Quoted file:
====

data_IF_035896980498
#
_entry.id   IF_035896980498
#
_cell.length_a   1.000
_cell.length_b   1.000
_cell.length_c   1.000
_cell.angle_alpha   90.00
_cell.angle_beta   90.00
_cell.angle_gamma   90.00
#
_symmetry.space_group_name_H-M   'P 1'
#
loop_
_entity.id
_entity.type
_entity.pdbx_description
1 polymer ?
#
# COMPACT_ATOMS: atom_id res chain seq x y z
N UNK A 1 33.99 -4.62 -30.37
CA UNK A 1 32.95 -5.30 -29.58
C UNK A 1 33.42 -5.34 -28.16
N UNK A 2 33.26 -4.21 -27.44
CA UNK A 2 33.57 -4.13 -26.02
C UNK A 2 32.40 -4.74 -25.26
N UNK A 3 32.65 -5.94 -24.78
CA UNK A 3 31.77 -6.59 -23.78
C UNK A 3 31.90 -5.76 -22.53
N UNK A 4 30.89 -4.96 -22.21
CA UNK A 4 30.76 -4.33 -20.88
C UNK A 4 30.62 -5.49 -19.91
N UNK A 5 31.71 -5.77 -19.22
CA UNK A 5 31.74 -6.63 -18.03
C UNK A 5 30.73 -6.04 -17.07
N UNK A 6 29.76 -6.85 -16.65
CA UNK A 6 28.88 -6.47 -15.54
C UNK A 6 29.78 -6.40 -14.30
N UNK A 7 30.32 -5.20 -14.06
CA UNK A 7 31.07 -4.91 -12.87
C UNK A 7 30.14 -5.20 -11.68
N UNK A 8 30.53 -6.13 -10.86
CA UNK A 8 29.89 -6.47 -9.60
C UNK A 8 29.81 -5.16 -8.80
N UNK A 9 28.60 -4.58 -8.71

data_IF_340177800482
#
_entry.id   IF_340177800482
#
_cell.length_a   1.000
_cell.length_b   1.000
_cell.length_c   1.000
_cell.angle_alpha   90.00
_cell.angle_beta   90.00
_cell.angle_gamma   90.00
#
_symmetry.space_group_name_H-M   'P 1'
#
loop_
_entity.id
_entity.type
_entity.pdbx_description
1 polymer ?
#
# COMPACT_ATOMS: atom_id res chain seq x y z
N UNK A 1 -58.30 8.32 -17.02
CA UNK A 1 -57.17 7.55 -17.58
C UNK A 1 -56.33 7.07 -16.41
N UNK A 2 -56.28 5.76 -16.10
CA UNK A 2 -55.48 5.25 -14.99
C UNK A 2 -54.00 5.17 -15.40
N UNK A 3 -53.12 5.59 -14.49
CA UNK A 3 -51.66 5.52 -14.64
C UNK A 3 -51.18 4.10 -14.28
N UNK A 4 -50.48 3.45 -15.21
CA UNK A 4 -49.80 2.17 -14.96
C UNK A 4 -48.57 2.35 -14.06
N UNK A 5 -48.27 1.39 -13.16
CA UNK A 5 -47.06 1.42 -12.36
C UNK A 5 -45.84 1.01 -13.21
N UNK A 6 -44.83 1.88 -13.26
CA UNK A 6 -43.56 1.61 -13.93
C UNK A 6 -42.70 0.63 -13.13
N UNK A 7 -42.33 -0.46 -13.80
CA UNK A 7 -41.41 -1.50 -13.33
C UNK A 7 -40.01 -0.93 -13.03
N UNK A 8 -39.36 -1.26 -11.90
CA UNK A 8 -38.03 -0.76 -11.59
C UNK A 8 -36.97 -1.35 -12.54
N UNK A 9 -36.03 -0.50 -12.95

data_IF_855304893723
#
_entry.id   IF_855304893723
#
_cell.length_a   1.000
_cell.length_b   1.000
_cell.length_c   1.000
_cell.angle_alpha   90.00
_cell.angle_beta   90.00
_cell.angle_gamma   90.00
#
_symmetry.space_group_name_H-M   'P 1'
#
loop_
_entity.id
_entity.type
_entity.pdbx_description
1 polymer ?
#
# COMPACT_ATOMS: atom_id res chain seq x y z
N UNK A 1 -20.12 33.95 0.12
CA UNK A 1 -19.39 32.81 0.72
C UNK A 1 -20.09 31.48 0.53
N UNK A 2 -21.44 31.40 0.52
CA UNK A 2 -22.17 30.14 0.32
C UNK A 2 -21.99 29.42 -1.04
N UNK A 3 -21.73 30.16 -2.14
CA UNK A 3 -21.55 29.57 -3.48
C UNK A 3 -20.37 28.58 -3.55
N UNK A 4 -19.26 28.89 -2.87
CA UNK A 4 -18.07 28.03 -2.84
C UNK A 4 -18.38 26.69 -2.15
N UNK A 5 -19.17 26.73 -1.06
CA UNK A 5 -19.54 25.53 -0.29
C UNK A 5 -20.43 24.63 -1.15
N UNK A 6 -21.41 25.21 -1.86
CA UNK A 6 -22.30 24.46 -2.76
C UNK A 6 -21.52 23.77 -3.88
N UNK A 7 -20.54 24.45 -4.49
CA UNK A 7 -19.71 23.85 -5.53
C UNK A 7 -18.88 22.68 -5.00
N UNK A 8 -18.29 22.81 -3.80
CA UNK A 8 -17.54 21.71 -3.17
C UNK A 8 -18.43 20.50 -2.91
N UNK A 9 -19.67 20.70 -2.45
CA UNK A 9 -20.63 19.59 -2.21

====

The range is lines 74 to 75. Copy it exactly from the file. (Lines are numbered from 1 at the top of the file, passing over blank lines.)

C UNK A 3 -51.18 4.10 -14.28
N UNK A 4 -50.48 3.45 -15.21